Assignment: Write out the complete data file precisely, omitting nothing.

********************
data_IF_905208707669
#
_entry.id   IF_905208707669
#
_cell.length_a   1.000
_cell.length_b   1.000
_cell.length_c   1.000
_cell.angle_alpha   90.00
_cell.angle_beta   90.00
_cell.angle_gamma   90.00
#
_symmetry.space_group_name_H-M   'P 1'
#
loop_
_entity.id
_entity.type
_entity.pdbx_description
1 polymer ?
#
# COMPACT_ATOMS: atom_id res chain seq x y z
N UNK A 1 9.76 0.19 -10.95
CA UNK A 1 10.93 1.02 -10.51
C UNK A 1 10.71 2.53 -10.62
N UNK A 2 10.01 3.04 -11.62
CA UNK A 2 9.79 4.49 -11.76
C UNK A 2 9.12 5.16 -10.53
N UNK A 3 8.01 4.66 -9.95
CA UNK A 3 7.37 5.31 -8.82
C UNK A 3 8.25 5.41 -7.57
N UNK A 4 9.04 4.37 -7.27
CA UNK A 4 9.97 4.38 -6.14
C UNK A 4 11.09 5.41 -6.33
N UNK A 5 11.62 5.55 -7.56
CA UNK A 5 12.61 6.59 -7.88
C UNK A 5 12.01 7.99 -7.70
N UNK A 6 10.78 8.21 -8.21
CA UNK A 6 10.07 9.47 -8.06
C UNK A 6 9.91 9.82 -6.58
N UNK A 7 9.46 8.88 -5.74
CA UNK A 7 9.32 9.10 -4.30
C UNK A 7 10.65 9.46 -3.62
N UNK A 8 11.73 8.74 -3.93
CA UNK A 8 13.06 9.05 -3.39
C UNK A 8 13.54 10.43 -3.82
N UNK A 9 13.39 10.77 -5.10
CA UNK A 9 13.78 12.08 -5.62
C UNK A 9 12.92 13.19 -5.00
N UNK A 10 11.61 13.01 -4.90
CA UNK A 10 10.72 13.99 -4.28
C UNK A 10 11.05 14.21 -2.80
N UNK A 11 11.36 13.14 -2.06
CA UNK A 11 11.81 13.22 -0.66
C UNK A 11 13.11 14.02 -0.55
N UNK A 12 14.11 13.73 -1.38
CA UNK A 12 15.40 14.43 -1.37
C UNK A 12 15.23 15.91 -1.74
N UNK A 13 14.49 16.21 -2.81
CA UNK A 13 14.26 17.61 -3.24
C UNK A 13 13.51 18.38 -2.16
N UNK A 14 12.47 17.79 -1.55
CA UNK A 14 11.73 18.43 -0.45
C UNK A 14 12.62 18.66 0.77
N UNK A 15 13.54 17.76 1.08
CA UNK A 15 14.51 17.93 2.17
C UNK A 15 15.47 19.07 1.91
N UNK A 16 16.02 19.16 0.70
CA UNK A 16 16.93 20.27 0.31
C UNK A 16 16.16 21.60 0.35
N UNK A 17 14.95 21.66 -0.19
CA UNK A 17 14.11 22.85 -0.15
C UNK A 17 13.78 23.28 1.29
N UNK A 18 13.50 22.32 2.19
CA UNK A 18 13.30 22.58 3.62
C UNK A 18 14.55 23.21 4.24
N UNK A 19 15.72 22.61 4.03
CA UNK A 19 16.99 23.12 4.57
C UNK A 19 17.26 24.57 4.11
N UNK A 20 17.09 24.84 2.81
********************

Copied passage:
data_IF_905208707669
#
_entry.id   IF_905208707669
#
_cell.length_a   1.000
_cell.length_b   1.000
_cell.length_c   1.000
_cell.angle_alpha   90.00
_cell.angle_beta   90.00
_cell.angle_gamma   90.00
#
_symmetry.space_group_name_H-M   'P 1'
#
loop_
_entity.id
_entity.type
_entity.pdbx_description
1 polymer ?
#
# COMPACT_ATOMS: atom_id res chain seq x y z
N UNK A 1 9.76 0.19 -10.95
CA UNK A 1 10.93 1.02 -10.51
C UNK A 1 10.71 2.53 -10.62
N UNK A 2 10.01 3.04 -11.62
CA UNK A 2 9.79 4.49 -11.76
C UNK A 2 9.12 5.16 -10.53
N UNK A 3 8.01 4.66 -9.95
CA UNK A 3 7.37 5.31 -8.82
C UNK A 3 8.25 5.41 -7.57
N UNK A 4 9.04 4.37 -7.27
CA UNK A 4 9.97 4.38 -6.14
C UNK A 4 11.09 5.41 -6.33
N UNK A 5 11.62 5.55 -7.56
CA UNK A 5 12.61 6.59 -7.88
C UNK A 5 12.01 7.99 -7.70
N UNK A 6 10.78 8.21 -8.21
CA UNK A 6 10.07 9.47 -8.06
C UNK A 6 9.91 9.82 -6.58
N UNK A 7 9.46 8.88 -5.74
CA UNK A 7 9.32 9.10 -4.30
C UNK A 7 10.65 9.46 -3.62
N UNK A 8 11.73 8.74 -3.93
CA UNK A 8 13.06 9.05 -3.39
C UNK A 8 13.54 10.43 -3.82
N UNK A 9 13.39 10.77 -5.10
CA UNK A 9 13.78 12.08 -5.62
C UNK A 9 12.92 13.19 -5.00
N UNK A 10 11.61 13.01 -4.90
CA UNK A 10 10.72 13.99 -4.28
C UNK A 10 11.05 14.21 -2.80
N UNK A 11 11.36 13.14 -2.06
CA UNK A 11 11.81 13.22 -0.66
C UNK A 11 13.11 14.02 -0.55
N UNK A 12 14.11 13.73 -1.38
CA UNK A 12 15.40 14.43 -1.37
C UNK A 12 15.23 15.91 -1.74
N UNK A 13 14.49 16.21 -2.81
CA UNK A 13 14.26 17.61 -3.24
C UNK A 13 13.51 18.38 -2.16
N UNK A 14 12.47 17.79 -1.55
CA UNK A 14 11.73 18.43 -0.45
C UNK A 14 12.62 18.66 0.77
N UNK A 15 13.54 17.76 1.08
CA UNK A 15 14.51 17.93 2.17
C UNK A 15 15.47 19.07 1.91
N UNK A 16 16.02 19.16 0.70
CA UNK A 16 16.93 20.27 0.31
C UNK A 16 16.16 21.60 0.35
N UNK A 17 14.95 21.66 -0.19
CA UNK A 17 14.11 22.85 -0.15
C UNK A 17 13.78 23.28 1.29
N UNK A 18 13.50 22.32 2.19
CA UNK A 18 13.30 22.58 3.62
C UNK A 18 14.55 23.21 4.24
N UNK A 19 15.72 22.61 4.03
CA UNK A 19 16.99 23.12 4.57
C UNK A 19 17.26 24.57 4.11
N UNK A 20 17.09 24.84 2.81